- "Jill has a specific way of teaching a workshop that I find more conducive to learning new ways of thinking about the essay than any other workshop I've been in. I'm always blown away by how much my essaying improves at the end of a class from her."
- "Jill has done more to expand my understanding of the essay than any I have encountered."
- "Jill seems to always know just what to say to improve my work and it's always fantastic advice."
ONLINE COURSE STRUCTURE:
This class is entirely asynchronous which means you complete the weekly assignments on your own schedule. There are no set meeting times in order to allow for greater participation; your cohort will consist of writers from across different time zones, which allows for a wonderful diversity of voices.
Along with your weekly deadlines there is plenty of interaction with Jill and your peers within Wet Ink, our dedicated online classroom. Craft materials, lectures, reading assignments, and writing prompts are all available through the online classroom. Students also post work and provide and receive feedback within the online classroom environment.
You can get the work done as you see fit week-to-week, so it is perfect for any schedule. There are discussion questions each week inspired by the assigned readings and topics in the lecture notes. Students are encouraged to take these wherever is most compelling and/or useful for them. Jill engages with these discussions throughout the week and you will receive feedback from all assigned writing activities.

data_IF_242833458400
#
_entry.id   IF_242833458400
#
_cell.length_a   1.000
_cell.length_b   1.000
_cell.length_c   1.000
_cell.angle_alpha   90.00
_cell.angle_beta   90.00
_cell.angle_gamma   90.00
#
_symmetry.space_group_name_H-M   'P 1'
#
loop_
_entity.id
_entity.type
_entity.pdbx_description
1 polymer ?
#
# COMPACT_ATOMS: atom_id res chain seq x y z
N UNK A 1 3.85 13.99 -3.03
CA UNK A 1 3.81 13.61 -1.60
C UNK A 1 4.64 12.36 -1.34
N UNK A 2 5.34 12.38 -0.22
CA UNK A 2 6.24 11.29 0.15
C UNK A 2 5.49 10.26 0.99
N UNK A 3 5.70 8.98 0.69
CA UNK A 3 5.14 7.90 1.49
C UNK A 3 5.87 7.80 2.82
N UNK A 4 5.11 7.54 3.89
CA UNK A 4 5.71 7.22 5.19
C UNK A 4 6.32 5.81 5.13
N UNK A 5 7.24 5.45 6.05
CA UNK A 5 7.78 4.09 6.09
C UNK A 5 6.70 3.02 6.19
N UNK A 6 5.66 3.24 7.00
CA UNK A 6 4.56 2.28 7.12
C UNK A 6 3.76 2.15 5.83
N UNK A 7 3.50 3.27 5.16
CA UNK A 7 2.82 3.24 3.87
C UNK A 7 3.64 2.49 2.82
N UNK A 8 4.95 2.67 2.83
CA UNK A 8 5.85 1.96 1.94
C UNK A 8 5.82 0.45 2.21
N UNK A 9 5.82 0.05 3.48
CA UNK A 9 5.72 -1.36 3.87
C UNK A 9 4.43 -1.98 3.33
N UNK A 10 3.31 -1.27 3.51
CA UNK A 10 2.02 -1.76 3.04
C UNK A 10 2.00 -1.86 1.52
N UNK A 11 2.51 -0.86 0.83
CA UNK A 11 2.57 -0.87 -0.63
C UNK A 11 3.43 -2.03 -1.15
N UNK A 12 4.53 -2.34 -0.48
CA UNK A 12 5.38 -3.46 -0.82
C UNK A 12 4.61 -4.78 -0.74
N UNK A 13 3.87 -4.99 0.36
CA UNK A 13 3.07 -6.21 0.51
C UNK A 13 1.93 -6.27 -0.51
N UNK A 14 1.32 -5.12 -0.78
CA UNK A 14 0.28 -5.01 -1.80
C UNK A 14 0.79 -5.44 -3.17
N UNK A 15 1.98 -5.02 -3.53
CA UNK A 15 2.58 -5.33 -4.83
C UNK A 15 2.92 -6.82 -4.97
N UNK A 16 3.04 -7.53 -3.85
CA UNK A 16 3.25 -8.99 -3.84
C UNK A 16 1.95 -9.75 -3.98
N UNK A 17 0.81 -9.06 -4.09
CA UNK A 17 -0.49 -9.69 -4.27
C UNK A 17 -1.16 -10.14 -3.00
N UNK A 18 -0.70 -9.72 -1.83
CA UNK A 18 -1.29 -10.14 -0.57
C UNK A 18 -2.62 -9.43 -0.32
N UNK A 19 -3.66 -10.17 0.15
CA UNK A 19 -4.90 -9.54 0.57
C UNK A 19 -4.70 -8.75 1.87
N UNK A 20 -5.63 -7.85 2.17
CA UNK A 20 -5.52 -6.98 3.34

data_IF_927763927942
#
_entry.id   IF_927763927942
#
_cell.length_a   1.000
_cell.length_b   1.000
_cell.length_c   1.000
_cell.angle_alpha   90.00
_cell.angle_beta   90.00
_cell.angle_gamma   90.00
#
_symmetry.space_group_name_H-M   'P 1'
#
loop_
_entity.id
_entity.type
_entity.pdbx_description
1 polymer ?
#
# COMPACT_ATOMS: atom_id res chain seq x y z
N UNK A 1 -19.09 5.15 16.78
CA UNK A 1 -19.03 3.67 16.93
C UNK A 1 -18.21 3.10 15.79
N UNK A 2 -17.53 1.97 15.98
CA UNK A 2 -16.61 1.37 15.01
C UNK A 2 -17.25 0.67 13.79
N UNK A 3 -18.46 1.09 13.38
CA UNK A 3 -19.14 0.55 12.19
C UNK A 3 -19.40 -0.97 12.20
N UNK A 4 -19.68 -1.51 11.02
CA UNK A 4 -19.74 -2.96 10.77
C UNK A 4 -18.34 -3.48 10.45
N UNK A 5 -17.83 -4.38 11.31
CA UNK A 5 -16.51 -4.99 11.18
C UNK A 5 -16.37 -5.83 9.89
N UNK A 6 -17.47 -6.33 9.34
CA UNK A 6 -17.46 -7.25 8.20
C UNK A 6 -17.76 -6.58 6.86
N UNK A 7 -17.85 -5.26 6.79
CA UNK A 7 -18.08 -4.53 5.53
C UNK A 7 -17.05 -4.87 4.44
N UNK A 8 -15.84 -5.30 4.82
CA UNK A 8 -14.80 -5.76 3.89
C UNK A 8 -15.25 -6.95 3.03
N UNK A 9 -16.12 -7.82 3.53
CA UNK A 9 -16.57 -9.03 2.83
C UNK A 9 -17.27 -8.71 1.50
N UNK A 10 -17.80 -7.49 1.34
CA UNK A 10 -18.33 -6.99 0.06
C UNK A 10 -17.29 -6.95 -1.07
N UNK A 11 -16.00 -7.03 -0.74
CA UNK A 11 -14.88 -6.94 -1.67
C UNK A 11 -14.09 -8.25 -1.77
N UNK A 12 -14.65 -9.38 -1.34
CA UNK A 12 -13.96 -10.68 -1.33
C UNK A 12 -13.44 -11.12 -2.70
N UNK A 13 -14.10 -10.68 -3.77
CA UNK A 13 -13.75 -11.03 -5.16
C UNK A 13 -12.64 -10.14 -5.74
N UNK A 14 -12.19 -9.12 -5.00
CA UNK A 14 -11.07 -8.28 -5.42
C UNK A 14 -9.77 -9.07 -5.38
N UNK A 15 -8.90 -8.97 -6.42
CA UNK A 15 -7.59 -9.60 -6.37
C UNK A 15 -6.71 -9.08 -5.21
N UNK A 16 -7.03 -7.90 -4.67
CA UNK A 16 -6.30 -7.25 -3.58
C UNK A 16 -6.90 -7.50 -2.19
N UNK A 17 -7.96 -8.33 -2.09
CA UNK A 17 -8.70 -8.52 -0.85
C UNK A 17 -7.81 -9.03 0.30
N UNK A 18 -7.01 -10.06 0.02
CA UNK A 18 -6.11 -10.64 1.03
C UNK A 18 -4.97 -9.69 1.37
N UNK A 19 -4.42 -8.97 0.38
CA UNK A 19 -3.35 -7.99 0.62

HOW DOES WET INK WORK?
Wet Ink was built and designed specifically for online writing classes. Wet Ink is private, easy to use, and very interactive. You can learn more about the Wet Ink platform by Watching a Class Demo.
Instructor: Jill Talbot
Class will have at least 6 writers
Class starts July 27th, 2022
Course is fully ONLINE; students can work according to their own schedule within weekly deadlines. Once you have enrolled the instructor will send you a link to our online classroom, provided via Wet Ink.
- This class will also meet via Zoom during Week 1 on Wednesday from 11AM - 12PM CST
Contact us HERE if you have any questions about this class.
Instructor Jill Talbot is the author of The Way We Weren’t: A Memoir (Soft Skull) and Loaded: Women and Addiction (Seal Press), the co-editor of The Art of Friction: Where (Non)Fictions Come Together (U of Texas Press), and the editor of Metawritings: Toward a Theory of Nonfiction (Iowa). Jill wrote “The Last Year,” a year-long column that appeared in The Paris Review. Her writing has been recognized four times in Best American Essays and has appeared in journals such as AGNI, Brevity, Colorado Review, Diagram, Gulf Coast, Hotel Amerika, LitMag, Longreads, The Paris Review Daily, and The Rumpus. Her short story collection, A Distant Town, won The Florida Review’s 2021 Jeanne Leiby Chapbook Award and was published in Spring 2022. She is Associate Professor of Creative Writing and Distinguished Teaching Professor at the University of North Texas and is at work on a book of craft essays titled The Essay Form(s) for Columbia University Press.